"Doctors performed a series of precautionary tests and the results of all the tests were normal," Giuliani Communications Director Katie Levinson said. "The mayor is heading back to New York this afternoon and he continues to be in high spirits."
Giuliani was admitted to the hospital late Wednesday night after complaining of flu-like symptoms.
WASHINGTON (CNN) – President Bush may not be weighing in on the current presidential contest, but Thursday he offered a rare glimpse into how he’d like to vet his successor.
In this clip from the President’s Thursday press conference, Bush explains the two questions he would ask the candidates vying for the White House.
First, Bush would inquire about “the principles by which people make decisions”: “You can’t be the president unless you have a firm set of principles to guide you as you sort through all of the problems the world faces,” the president explained. He said he would be “very hesitant to support someone who relies on opinion polls and focus groups to define a way forward.”
Second, the President said he would investigate how a candidate intends to get the “unvarnished opinion” of his circle of advisers if elected.
–CNN Associate Producer Martina Stewart
Tancredo said he is endorsing Mitt Romney for president.
WASHINGTON (CNN) – Rep. Tom Tancredo abandoned his long-shot bid for the Republican presidential nomination Thursday afternoon, but claimed victory because, he said, the other GOP candidates have adopted his staunch anti-illegal immigration agenda.
“According to Newsweek, the Tancredo campaign has already won,” he said during a press conference in Des Moines, Iowa.
After announcing his decision to drop out of the race, Tancredo endorsed Mitt Romney's presidential bid, saying the former Massachusetts governor’s views came closest to his own stance on illegal immigration, and that he “could go the distance” and win the presidency.
Tancredo, a Colorado Republican, is a fierce proponent of stricter illegal immigration laws, but his campaign struggled to gain traction with the Republican primary voters, despite the fact that his signature issue is a top concern among GOP primary voters this cycle.
No more frontrunner when it comes to the Republican presidential race.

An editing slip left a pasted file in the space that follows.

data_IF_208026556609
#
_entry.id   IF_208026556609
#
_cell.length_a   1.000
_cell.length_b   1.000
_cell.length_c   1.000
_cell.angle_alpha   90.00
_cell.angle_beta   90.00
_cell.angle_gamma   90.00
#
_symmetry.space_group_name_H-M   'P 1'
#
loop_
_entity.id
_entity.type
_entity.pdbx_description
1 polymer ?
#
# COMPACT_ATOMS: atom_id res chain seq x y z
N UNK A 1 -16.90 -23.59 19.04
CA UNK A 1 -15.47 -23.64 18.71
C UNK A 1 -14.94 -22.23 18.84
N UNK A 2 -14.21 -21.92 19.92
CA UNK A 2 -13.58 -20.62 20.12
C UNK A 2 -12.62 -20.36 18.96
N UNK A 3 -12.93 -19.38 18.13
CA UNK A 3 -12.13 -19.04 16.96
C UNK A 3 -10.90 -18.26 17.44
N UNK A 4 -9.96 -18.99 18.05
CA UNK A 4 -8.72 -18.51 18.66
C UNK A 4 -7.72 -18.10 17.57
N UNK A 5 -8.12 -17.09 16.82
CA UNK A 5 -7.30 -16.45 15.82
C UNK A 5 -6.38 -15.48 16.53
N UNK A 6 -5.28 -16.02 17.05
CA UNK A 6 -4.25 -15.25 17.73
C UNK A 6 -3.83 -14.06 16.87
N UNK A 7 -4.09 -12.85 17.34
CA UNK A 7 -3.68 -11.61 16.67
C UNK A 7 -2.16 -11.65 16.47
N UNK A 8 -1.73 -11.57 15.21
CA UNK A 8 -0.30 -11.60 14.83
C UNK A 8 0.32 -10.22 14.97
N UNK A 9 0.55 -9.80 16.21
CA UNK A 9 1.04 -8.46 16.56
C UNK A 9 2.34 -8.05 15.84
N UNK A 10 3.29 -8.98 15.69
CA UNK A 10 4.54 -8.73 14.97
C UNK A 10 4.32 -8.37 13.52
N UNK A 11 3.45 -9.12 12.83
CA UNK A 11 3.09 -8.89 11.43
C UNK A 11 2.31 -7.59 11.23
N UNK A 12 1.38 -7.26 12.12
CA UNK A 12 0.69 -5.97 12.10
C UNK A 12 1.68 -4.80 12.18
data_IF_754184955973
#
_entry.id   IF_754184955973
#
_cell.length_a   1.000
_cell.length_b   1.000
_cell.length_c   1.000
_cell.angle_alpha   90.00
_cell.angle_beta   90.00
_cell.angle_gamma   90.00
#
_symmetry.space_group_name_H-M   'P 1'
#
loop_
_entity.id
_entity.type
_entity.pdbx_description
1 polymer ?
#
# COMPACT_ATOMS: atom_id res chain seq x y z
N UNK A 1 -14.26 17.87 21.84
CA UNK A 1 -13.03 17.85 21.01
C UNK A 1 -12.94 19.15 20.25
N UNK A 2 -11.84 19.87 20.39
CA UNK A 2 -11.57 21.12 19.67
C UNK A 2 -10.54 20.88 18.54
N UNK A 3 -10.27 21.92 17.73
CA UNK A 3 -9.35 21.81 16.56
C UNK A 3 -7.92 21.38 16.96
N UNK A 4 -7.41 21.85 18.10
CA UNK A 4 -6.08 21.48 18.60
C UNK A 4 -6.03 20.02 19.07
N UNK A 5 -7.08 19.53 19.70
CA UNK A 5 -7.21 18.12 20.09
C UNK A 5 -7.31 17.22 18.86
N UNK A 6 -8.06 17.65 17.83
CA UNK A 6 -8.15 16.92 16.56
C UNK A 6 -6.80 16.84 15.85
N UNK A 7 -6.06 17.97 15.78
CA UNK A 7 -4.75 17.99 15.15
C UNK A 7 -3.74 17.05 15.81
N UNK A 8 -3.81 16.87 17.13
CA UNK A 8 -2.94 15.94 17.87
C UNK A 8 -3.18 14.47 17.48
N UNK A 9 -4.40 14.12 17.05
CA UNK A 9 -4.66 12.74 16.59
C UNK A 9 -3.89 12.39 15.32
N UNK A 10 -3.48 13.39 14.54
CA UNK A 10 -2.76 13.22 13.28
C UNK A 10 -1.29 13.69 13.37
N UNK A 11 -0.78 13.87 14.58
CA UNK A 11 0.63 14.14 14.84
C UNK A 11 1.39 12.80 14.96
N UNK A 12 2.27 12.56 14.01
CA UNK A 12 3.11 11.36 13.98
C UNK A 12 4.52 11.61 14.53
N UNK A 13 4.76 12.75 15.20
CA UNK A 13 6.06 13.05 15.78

At least that's according to a new poll. The Wall Street Journal/NBC News survey shows Rudy Giuliani and Mitt Romney tied nationally at 20 percent. Mike Huckabee is close behind them at 17 percent, followed by John McCain at 14 percent and Fred Thompson at 11 percent.
Just six weeks ago, Giuliani held a double digit lead over his closest rivals. Other polls also show Giuliani's lead shrinking in Florida, one of the states he's been building his campaign around.
Experts say they haven't seen a Republican race so fluid and in such turmoil for more than 50 years.
To read more and contribute to the Cafferty File discussion click here
McCain is out with a Christmas ad.
COLUMBIA, South Carolina (CNN) – Another Republican presidential candidate is out with a Christmas television ad prominently featuring a cross, but no one will be able accuse this ad of telegraphing anything subliminal.
The ad will run in South Carolina and New Hampshire beginning Friday and will broadcast until "a few days after Christmas," according to a McCain aide. It's McCain's first TV ad in South Carolina.
"One night, after being mistreated as a POW, a guard loosened the ropes binding me, easing my pain," McCain narrates in the 30-second spot. "On Christmas, that same guard approached me, and without saying a word, he drew a cross in the sand."
The ad uses grainy footage to re-enact the moment as a man, off screen, draws a cross in the dirt using a twig.
"We stood wordlessly looking at the cross, remembering the true light of Christmas," the ad continues. "I will never forget that no matter where you are, no matter how difficult the circumstances, there will always be someone who will pick you up."
In this Race to '08 podcast, CNN Radio's Bob Constantini speaks with CNN Correspondent Jessica Yellin who is in Iowa covering the Democratic presidential primary race.
Listen to Yellin discuss the new CNN poll, the issue of leadership style among the Democratic White House hopefuls, and what the Democrats are doing to draw distinctions between themselves and their rivals for their party's nomination.
Related video: For Dems, a matter of style
– CNN Associate Producer Martina Stewart